It would seem the ancient argument about term-time holidays has surfaced again. All in all, it’s clear that parents are trying to get a bit militant and take the fight to government policy.
126,000 parents have signed a petition that has been delivered to the Department for Education demanding the reversal of amendments made to The Education (Pupil Registration) (England) Regulations 2006. The changes, which came into force on 1st September of this year, adjusted the law so that headteachers could not authorise parents to take their children out of school except in exceptional circumstances, such as illness, attendance of a funeral. Parents can be fined for not obtaining permission or ignoring a refusal and repeat offenders stand to face prosecution.
I wonder if these parents stamp their feet and moan loudly enough we might have to send them back to school themselves? Certainly they’ve got the maturity of some of the primary school kids, ironically, that they’re trying to get out of school. The debate has raged on for a long time now and it would seem that parents are becoming louder and louder as they don’t get their own way.
Now, now. Let’s be balanced about this. The great argument that the ban should be overturned is that parents want a family holiday and it is too expensive to go somewhere nice for their holiday during the summer holidays. That may be true, but if you are struggling to afford whatever chosen location you have for the summer then maybe you might need to consider whether that is possible. If you’re having to put your child’s education second to afford your holiday then maybe you need to rethink your priorities. Another argument is that businesses cannot afford to have all the staff off at different times of the year. Considering that a family holiday is traditionally two weeks long and there is a far greater amount of school holiday in the calendar (half terms, Christmas, Easter and the Summer) if a business can’t seem to factor that into it’s plans then I think there’s a deeper issue than parents taking their kids away. That just comes down to some pretty questionable business practice.
The parent who started the campaign, Craig Langman, was quoted as saying that going in the summer holidays costs three times as much as going in term time and that this’ll make it impossible. Surely that comes down a great deal to where you’re deciding on going – I’m of the view that you don’t really have to go abroad to places to have a good holiday. I guarantee you that if you chose somewhere in the UK or not half way around the world you’d make up for the fact that you went in a proper school holiday.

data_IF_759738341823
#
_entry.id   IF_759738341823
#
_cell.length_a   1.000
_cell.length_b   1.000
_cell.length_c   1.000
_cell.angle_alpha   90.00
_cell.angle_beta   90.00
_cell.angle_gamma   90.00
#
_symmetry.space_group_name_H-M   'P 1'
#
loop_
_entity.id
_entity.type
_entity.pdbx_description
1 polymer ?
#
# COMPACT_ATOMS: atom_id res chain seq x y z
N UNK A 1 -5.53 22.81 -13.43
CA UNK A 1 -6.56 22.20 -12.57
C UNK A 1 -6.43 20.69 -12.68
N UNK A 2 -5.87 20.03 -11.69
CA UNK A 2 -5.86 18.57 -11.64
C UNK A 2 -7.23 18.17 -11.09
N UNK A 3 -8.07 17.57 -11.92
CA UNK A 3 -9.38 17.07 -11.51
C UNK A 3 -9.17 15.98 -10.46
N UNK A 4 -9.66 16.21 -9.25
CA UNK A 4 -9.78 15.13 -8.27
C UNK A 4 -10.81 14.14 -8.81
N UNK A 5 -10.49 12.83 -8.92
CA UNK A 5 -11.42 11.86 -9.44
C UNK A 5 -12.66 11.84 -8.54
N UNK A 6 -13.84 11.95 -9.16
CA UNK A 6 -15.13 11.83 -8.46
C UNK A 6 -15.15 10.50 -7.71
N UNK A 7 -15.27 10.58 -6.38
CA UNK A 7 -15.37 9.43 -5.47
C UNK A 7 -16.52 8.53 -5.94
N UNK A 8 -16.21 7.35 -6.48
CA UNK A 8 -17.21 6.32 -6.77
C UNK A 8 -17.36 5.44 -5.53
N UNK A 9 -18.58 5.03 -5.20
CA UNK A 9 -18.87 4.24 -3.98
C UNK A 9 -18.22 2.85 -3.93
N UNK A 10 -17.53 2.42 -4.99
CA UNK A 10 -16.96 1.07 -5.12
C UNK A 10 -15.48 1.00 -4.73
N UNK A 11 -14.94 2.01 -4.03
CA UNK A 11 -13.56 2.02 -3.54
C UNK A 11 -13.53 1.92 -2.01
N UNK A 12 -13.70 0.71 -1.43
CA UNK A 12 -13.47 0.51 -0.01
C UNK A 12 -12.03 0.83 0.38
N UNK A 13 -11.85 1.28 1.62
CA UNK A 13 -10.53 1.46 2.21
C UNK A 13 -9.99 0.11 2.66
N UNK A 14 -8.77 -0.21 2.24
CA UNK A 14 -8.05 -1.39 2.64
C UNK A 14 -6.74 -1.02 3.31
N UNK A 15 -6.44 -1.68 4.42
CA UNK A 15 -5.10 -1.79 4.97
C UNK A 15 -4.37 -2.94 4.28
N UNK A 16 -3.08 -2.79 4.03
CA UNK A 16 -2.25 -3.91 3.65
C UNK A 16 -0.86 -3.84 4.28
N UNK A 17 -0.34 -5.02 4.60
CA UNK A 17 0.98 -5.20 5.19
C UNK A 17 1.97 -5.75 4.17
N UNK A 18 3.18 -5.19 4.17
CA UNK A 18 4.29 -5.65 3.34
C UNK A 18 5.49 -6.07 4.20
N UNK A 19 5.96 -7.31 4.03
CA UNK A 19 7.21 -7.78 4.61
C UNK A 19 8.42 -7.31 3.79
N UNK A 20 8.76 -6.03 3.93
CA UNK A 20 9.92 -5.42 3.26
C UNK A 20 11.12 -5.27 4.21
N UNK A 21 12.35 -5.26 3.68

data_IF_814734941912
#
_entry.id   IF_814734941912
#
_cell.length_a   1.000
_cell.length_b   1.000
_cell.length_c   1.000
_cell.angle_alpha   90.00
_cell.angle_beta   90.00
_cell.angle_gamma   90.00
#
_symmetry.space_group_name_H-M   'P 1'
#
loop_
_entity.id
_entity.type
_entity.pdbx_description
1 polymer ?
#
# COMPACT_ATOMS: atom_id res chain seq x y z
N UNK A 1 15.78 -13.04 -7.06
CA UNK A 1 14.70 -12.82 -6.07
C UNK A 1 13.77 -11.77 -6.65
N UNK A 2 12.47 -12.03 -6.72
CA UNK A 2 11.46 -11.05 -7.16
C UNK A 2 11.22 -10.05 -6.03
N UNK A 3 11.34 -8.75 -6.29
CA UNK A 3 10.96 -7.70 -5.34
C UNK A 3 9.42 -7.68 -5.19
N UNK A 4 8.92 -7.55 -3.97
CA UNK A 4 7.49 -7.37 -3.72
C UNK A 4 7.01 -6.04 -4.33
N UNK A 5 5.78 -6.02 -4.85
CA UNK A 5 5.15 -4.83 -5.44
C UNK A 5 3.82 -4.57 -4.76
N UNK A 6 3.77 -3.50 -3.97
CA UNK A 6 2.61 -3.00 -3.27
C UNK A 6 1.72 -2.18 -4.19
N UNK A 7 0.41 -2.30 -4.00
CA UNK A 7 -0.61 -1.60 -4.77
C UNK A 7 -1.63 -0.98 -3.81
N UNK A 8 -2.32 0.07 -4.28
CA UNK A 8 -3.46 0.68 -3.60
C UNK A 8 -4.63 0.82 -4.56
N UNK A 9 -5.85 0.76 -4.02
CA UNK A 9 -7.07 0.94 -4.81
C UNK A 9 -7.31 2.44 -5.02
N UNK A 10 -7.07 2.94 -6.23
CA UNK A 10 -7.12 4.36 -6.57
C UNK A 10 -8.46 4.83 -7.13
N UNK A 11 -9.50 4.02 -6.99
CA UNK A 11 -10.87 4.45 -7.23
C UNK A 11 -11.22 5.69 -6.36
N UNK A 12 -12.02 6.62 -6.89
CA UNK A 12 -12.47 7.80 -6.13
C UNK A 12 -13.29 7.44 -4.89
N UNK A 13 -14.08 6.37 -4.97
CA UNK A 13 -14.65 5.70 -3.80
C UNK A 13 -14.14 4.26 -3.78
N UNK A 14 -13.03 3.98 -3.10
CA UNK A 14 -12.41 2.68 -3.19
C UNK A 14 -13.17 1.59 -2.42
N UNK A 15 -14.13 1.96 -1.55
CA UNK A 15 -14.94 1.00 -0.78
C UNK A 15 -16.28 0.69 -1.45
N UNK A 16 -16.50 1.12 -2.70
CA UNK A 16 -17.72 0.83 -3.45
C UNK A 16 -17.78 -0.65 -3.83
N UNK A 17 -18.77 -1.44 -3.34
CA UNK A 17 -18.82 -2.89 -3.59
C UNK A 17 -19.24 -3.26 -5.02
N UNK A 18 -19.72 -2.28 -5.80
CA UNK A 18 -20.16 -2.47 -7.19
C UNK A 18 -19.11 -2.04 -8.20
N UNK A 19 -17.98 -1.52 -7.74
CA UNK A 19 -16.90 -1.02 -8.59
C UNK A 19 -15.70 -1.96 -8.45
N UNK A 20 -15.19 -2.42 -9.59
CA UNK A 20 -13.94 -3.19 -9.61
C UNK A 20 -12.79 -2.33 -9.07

Perhaps the most ludicrous statement I’ve heard from this is that it ‘almost killing families.’ I think Mr Langman is being highly dramatic here – I cannot remember a single argument over where we went or when we went in our household. Just some family time together, wherever it was, was far more important to us than the location or when it was. I think that some parents see it as some sort of given right to be able to take their kids out of school as they please – just because they don’t get the same amount of holiday as their kids it obviously means that they can make up for that by inconveniencing their child’s learning as they go.
The effect term-time holidays have on schoolchildren is undeniable. Imagine catching up on two-weeks worth of work whilst trying to keep up with new material… Any child who’s suffered with illness will know the pressure that can cause. I can only begin to imagine what it would be like for teachers who would have to deal with kids saying ‘sorry, I don’t understand, I’ve been away.’ I can only imagine they find it rather frustrating that parents prioritise a cheap holiday over their children’s education. Can’t imagine that two week holiday feels so good when the exam results come back.
I can remember missing nearly four weeks due to illness when I was younger. I can imagine coming back and finding it extremely tough to cope with the demands of catching up and still learning the new material – and this was at a time when the pressure was significantly less; I hadn’t got to that age where exams dominate your life. Add that pressure in and this would make a lot of kids wonder why they went away.
It’s not like the Department for Education has kept tight lipped over the issue. They have said something along similar lines to me, that kids can’t afford to be wasting time catching up. They also remind parents that they are giving schools freedom to choose term dates. One example was the David Young Community Academy in Leeds, whose 7 term calendar means that parents could easily find time at the end of September to take their kids away somewhere at a lower cost than the summer. It would appear that the issue is overblown somewhat.
Keep the rules the same, for goodness’ sake. Some parents seem to think that, because they have children at school, it means they can dictate policy for everyone else. Rethink your priorities and please stop frustrating the teachers and schools who have to put up with it.